Nerve damage can cause lifelong pain and suffering. When you’re diagnosed, your doctor may throw out terms like “neuropathy” or “radiculopathy.” Neuropathy is an umbrella term, which includes radiculopathy. Understanding which diagnosis applies to your injuries is important, as it will affect treatment—and your potential personal injury claim.
What is neuropathy?
Neuropathy is a term describing nerve damage. There are many types of neuropathy, including radiculopathy, and they can have different causes.
When your nerves are damaged, it interrupts communication with your brain. You may experience constant pain, tingling and numbness in your body or difficulty controlling your muscles. Autonomic neuropathy disrupts the body’s automatic nervous functions, like urination, heart rate, digestion, breathing and more. Cranial neuropathy occurs in the brain, causing difficulty hearing, seeing, speaking and more. Finally, peripheral neuropathy affects the nerves outside of the spinal column, such as those in your arms and legs. It can affect sensory input, cause pain and create muscle weakness.
What is radiculopathy?
Radiculopathy is a type of neuropathy. This nerve damage affects the spinal column. You have 33 vertebrae, which are held in place with muscles, tendons and ligaments. In between each vertebra are intervertebral discs, which cushion the vertebrae. When one or more of these discs are damaged, it can compress the nerve roots. You might have heard these referred to as a “pinched” disc.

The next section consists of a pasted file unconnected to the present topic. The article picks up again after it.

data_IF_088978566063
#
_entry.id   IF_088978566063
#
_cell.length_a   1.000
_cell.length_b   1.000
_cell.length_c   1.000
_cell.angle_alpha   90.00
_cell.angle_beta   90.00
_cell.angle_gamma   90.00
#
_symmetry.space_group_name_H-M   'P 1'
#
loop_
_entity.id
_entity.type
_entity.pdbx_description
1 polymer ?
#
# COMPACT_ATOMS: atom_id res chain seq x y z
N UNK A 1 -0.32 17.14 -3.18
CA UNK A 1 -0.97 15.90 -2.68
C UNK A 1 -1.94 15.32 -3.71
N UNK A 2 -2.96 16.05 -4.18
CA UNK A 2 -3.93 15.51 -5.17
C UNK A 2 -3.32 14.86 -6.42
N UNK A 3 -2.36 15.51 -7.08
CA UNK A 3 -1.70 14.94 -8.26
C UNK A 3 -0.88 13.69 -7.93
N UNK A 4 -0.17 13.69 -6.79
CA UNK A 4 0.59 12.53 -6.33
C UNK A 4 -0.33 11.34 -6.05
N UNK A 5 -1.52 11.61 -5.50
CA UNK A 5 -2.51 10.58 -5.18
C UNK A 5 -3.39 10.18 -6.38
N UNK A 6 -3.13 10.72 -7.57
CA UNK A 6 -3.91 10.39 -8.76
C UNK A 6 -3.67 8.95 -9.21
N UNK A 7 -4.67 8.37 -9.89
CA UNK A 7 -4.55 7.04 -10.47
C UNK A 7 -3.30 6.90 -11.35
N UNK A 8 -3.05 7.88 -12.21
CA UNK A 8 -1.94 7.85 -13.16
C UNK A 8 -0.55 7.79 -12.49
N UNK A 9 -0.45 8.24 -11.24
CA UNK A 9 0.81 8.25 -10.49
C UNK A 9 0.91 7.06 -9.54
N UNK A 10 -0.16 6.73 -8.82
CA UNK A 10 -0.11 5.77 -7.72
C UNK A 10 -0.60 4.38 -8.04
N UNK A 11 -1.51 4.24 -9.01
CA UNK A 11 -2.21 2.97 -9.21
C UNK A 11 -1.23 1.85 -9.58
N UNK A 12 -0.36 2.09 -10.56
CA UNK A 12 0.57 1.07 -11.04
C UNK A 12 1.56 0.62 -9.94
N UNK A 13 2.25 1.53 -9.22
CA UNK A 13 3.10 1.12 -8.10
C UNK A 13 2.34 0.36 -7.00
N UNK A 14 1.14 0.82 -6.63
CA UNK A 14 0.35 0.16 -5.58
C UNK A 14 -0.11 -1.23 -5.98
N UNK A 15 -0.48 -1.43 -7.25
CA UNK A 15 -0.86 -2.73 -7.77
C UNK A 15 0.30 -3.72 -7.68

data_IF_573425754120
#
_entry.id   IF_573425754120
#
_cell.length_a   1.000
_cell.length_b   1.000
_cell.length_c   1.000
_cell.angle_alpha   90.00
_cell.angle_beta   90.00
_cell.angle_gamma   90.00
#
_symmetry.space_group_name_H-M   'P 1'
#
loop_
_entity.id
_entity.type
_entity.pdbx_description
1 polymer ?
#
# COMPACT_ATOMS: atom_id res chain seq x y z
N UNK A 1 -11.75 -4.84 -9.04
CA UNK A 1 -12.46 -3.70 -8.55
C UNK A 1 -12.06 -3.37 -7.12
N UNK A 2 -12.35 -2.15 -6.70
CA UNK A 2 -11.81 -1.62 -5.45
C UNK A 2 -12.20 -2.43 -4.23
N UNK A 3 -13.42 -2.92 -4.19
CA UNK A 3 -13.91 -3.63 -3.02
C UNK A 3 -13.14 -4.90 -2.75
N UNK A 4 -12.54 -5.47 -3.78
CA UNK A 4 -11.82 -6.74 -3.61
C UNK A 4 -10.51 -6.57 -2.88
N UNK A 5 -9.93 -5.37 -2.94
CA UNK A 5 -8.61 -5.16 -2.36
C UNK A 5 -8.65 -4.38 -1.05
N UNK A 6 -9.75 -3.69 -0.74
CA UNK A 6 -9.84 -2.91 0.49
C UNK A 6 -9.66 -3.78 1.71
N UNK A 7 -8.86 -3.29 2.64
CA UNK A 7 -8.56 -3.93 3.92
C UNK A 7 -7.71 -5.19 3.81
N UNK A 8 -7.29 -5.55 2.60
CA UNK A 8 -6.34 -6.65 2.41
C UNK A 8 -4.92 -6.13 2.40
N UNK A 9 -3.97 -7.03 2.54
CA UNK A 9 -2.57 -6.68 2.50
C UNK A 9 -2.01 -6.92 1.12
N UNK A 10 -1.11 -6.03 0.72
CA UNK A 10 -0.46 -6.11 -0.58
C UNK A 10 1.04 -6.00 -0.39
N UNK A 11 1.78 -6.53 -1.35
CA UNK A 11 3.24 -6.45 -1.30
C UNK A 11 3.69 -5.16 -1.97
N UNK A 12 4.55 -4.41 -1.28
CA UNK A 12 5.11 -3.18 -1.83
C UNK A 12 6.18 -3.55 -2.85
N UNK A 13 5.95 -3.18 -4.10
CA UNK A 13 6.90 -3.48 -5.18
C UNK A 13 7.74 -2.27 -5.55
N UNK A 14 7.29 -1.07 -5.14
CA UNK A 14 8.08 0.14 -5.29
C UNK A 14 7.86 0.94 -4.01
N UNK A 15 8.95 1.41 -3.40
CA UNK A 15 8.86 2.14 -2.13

Radiculopathy can cause sciatica and loss of function in your neck, arms, hands and feet. The symptoms are very similar to other types of neuropathy, so it must be diagnosed by a doctor. Symptoms include pain, tingling and numbness in the extremities, muscle weakness, loss of balance and coordination and even excessive sweating.
How a personal injury attorney can help
If your doctor has diagnosed you with neuropathy, or specifically, radiculopathy, there are a number of treatments available. However, some patients experience lifelong symptoms, and never regain their original function.
When your neuropathic conditions are a result of someone else’s negligence or recklessness—such as a car accident or medical malpractice—a personal injury attorney can review your claim. You may be able to recover compensation for your medical bills, physical therapy, pain and suffering and lost wages, among other types of damages.
Depending on how you received your injuries, the type of personal injury claim may vary. Your lawyer will evaluate which theory is right for your situation, and let you know about your legal options.
Discuss your case with an Ohio personal injury lawyer today
When you’ve suffered nerve damage due to negligent doctors, drivers or other bad actors, I’ll Make Them Pay!® You may be able to recover damages for your losses. I can help, whether your case settles out of court or goes to trial. Call me today at 877-614-9524 for a consultation.